Microsoft posts emergency defense for new attack

Susan bradley By Susan Bradley

A remote-code exploit that could spread rapidly like the 2003 MSBlaster worm is putting all versions of Windows at risk.

I recommend that you immediately install a patch that Microsoft has just issued to protect your system from a vulnerability in the Server service.

MS08-067 (958644)
Rare out-of-cycle patch emphasizes the risk

With little warning, Microsoft released yesterday an unscheduled or “out-of-cycle” patch for a highly critical vulnerability that affects all versions of Windows. Security bulletin MS08-067 (patch 958644) was posted to warn of a remote-code attack that could spread wildly across the Internet.

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Microsoft says it found evidence two weeks ago of an RPC (remote procedure call) attack that can potentially infect Windows machines across the Net with no user action required.

Windows Server 2003, 2000, and XP (even with Service Pack 2 or 3 installed) are particularly vulnerable. Vista and Server 2008 gain some protection via User Account Control, data-execution protection, and other safeguards, as explained in an article by Dan Goodin in the Register.

While firewalls are a first line of defense against this attack, don’t think you’re secure just because you have a firewall. Malware and viruses use many different techniques to wiggle their way into our systems.

For example, my office’s networks are protected by firewalls on the outside, but inside the network, PCs have file and printer sharing enabled. If a worm got loose inside the office network (and the patch hadn’t been installed), the attack would spread like wildfire.

Many antivirus vendors have already issued definition updates that protect against this attack. Your antivirus program, however, may not protect you completely even if your AV definitions are up-to-date. Early reports indicate that there are already nine different strains of viruses trying to take advantage of this vulnerability. We can expect more to come, so even the best AV application may not be able to update fast enough.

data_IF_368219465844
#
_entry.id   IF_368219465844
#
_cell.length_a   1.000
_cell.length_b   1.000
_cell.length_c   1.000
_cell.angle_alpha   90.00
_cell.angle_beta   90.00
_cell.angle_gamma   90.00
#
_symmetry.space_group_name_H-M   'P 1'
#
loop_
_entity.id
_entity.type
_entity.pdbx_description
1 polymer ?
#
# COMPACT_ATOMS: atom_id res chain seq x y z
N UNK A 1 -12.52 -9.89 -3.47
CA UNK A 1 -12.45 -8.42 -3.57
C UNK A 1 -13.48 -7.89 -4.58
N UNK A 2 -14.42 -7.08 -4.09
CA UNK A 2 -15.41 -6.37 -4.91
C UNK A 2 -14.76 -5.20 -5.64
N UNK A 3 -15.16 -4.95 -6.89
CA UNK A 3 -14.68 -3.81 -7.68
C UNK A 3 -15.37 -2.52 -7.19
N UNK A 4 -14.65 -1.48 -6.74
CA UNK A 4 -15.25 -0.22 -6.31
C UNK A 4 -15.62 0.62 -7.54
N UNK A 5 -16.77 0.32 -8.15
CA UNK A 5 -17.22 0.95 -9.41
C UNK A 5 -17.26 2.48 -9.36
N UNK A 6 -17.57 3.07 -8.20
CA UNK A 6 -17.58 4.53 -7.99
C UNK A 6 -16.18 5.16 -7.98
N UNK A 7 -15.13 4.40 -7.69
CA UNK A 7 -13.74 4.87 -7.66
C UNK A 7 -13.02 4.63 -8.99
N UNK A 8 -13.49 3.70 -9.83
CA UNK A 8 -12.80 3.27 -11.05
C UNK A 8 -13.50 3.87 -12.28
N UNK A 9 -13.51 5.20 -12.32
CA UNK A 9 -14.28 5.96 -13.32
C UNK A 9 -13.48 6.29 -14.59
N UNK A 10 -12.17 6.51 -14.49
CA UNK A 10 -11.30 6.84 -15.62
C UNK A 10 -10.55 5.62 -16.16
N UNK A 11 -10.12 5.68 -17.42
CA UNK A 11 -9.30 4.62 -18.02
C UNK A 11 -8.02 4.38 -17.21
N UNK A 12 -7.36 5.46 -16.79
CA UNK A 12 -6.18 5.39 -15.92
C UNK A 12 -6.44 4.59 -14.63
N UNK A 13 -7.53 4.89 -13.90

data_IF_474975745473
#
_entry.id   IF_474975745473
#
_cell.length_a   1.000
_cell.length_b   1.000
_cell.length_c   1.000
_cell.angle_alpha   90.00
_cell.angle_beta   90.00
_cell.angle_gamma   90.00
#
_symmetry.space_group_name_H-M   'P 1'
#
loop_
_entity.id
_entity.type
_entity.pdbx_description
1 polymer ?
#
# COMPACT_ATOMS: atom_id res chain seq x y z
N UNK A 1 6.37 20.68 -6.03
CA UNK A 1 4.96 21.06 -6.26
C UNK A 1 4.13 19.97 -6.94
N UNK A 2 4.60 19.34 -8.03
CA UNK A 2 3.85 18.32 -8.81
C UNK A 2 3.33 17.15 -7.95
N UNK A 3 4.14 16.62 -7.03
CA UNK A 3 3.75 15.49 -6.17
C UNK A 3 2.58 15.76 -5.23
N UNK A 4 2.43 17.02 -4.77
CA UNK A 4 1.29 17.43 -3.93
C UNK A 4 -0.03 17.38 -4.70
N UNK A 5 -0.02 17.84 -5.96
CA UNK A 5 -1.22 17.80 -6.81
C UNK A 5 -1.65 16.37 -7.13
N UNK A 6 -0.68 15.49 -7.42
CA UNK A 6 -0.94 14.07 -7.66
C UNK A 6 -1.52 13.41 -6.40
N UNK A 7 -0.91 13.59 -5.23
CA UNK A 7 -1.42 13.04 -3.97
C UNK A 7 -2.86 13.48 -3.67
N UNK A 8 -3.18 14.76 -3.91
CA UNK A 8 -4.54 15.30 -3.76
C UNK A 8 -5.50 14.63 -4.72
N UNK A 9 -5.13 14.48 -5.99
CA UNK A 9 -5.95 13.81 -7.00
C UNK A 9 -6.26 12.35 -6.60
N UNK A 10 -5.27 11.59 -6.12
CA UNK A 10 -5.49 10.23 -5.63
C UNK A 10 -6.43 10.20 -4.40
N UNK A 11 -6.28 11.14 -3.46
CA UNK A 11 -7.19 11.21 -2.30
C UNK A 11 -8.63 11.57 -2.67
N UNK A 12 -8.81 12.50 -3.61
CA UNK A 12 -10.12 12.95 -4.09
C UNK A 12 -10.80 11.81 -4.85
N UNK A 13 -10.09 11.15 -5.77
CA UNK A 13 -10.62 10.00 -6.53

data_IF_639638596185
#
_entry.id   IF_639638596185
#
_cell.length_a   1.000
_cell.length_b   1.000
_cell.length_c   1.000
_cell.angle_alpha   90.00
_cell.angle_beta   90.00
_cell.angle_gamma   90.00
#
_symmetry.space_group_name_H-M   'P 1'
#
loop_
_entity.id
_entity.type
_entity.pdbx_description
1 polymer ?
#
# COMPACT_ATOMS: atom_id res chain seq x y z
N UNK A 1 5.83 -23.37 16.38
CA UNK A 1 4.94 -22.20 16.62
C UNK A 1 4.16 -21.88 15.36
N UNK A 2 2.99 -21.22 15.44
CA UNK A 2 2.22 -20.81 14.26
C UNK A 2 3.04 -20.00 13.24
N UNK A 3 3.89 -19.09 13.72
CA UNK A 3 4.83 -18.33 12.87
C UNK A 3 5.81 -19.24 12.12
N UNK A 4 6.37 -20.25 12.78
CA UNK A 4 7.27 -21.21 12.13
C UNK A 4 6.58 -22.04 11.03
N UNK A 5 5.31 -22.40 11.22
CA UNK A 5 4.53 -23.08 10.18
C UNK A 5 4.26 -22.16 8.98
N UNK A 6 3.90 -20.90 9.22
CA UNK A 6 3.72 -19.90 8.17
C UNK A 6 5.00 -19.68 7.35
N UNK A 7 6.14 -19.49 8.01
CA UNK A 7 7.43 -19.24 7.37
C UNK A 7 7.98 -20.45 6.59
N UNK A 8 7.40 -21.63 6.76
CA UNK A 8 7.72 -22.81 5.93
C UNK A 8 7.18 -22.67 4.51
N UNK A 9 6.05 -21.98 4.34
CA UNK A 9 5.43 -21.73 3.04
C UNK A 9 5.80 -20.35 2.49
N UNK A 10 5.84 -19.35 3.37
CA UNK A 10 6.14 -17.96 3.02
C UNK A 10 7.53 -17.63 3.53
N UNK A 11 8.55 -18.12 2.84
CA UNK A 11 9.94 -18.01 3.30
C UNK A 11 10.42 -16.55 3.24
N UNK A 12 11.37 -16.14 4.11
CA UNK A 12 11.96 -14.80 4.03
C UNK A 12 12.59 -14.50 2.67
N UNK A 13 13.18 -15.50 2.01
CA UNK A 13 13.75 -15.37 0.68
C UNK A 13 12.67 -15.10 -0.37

I’ve tested this patch and have had no problems applying it. I strongly urge you to download and install this patch manually. Restart your PC before installing any patch to verify that your machine is bootable. Then be sure to reboot again after installing the patch, so the patched binaries completely replace the vulnerable components.

Microsoft has posted several versions of the patch that apply to different operating systems:

• Windows 2000 with Service Pack 4 patch download
• Windows XP with Service Pack 2 or 3 patch download
• Windows XP 64-bit Edition patch download
• Windows Server 2003 with Service Pack 1 or 2 patch download
• Windows Server 2003 64-bit Edition patch download
• Windows Vista with or without Service Pack 1 patch download
• Windows Vista 64-bit Edition with or without Service Pack 1 patch download
• Windows Server 2008 32-bit Edition patch download
• Windows Server 2008 64-bit Edition patch download

More information: Please read security bulletin MS08-067. For an excellent technical explanation of the vulnerability and possible mitigations, read TechNet’s Oct. 23 description. (TechNet incorrectly refers to MS08-067 as “out-of-band,” but the patch is simply out-of-cycle, because it wasn’t released on Microsoft’s usual Patch Tuesday monthly cycle.)

The Patch Watch column reveals problems with patches for Windows and major Windows applications. Susan Bradley recently received an MVP (Most Valuable Professional) award from Microsoft for her knowledge in the areas of Small Business Server and network security. She’s also a partner in a California CPA firm.
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All Windows Secrets articles posted on 2008-10-24:

Susan Bradley

About Susan Bradley

Susan Bradley is a Small Business Server and Security MVP, a title awarded by Microsoft to independent experts who do not work for the company. She's also a partner in a California CPA firm.